• a June 4-5 Origin Future Colloquium featuring many well-known Beuys experts from the mainstream artworld, including Dieter Koepplin, Peter Schata, Klaus Pohl, Barbara Strieder, Rainer Rappmann, Shelley Sacks, etc. (with others such as Volker Harlan and Johannes Stüttgen to come for later events in July);
• an August 2 Origen Future "Action Day" as part of "Right in the Middle, " an international youth conference on Art, Science, and Religion for which about 700 people are expected;

• Thursday Readings in the Archives with Dorothea Deimann from KunstraumRhein with "speech, music, and honey" on Beuysian titles like "Better Potatoes" and "Entry into the Future"; 

• the constructing of a Rose-Block as Warmth-Center (Warmthblock II) July 18-21 out of a thousand sun-dried "rose-briquettes" (apparently somehow related to making Weleda rose soap) by artist Henning Hauke and Stiftung Media (after which they will be reconfigured into new "Rose-Block as Warmth-Center" constructions in Stuttgart and Tehran);

• the daily showing of three films, including one of Beuys's Action Celtic+-;

a daily radio play of Jesus and the Mills of Cologne by Karl Heinz Kolnegg (for children over age 6);

• a Congress stage-action by Lauraunce Rogez with Katja Niebuhr somehow relating to honey, types of surplus value, and 107 art objects "Apis Regina/Mella D107," titled aus dem Bauch heraus "in cooperation with the exhibition 'to bee or not to bee.'";

• and much more.

It promises to be an unusual and perhaps unsettling summer at the Goetheanum in this Munich Congress centenary year (which is also the 21st anniversary of the death of Joseph Beuys)!

 

The primary focus of these various works and events from the world of contemporary art is likely to remain Shelly Sack's Exchange Values, prominently installed in the lower floor of the Goetheanum outside the Foundation Stone Hall. This originally 1996 installation, which has been shown in eleven previous venues including the 2002 World Summit for Sustainable Development in Johannesburg, was developed in connection with banana growers of the Windward Islands. It consists of 20 stitched sheets of dried banana skins from 20 randomly selected boxes of Windward Island bananas, numbered and mounted on stands. Each sheet of skins is accompanied by a voice recording of the person or family who grew that particular box of bananas. In other venues this was accompanied by thousands of unknown and unnumbered dried banana skins spread over the floor (see illustration), but at the Goetheanum (and elsewhere) these loose skins representing unknown growers have been gathered into a circular, table-like framework, around which people can sit and develop conversations about the work. As an example of what Sacks once termed "reconstructive postmodernism," Exchange Values tries to create "images of invisible lives" (the growers). This is part of the title of a new book (with CD) published by FIU-Verlag (a Beuysian press) with text by Bodo von Plato, Shelly Sacks, and Wolfgang Zumdick: Shelly Sacks – Exchange Values. "Images of Invisible Lives".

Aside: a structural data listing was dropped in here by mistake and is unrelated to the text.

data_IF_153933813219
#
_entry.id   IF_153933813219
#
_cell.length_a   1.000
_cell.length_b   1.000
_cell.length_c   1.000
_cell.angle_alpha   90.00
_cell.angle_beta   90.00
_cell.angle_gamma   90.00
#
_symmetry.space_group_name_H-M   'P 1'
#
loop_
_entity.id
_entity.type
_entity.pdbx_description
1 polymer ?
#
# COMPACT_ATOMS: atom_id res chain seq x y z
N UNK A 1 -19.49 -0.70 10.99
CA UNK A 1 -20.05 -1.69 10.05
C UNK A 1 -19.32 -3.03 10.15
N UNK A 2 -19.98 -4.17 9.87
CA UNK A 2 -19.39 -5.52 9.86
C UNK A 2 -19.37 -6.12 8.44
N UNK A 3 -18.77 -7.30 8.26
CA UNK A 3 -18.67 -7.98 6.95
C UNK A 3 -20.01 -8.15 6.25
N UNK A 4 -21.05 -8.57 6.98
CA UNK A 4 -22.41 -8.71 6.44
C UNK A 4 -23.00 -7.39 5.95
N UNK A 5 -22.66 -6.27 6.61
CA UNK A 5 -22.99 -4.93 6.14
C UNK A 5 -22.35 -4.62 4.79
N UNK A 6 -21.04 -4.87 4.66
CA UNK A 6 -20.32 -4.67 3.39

Sacks says Exchange Values "emphasizes interconnections between producers and consumers in our complex global economy and the role of artists in re-envisioning the world. "The integration of the aesthetic and the political create an 'imaginative space' in which to explore ways to shape a more participatory and sustainable society. This expanded 'workspace' where we work with invisible 'materials' like speech, where the personal and social imagination moves and weaves, is a creative space accessible to us all." (www.exchangevalues.org/) In her work she tries "to create spaces where the functional and the symbolic coincide." (http://greenmuseum.org)  She elaborates: "Redefining the 'aesthetic' as 'enlivened being' reveals the aesthetic as an ecological, life process, and art to be an expanded practice that includes non-material processes and relates to all spheres of activity. Such works are, therefore, as much to do with consciousness work, soul-making and personal transformative work as they are to do with social process and natural environmental concerns." (ibid.)

For further information on Origin Future or to register for the July 18-21conference, contact Goetheanum Reception, P.O. Box, CH-4143 Dornach; tel. 41 - (0)61-706 44 44; or email
tickets@goetheanum..org or visit the website indicated in Marion Brigg's preceding article.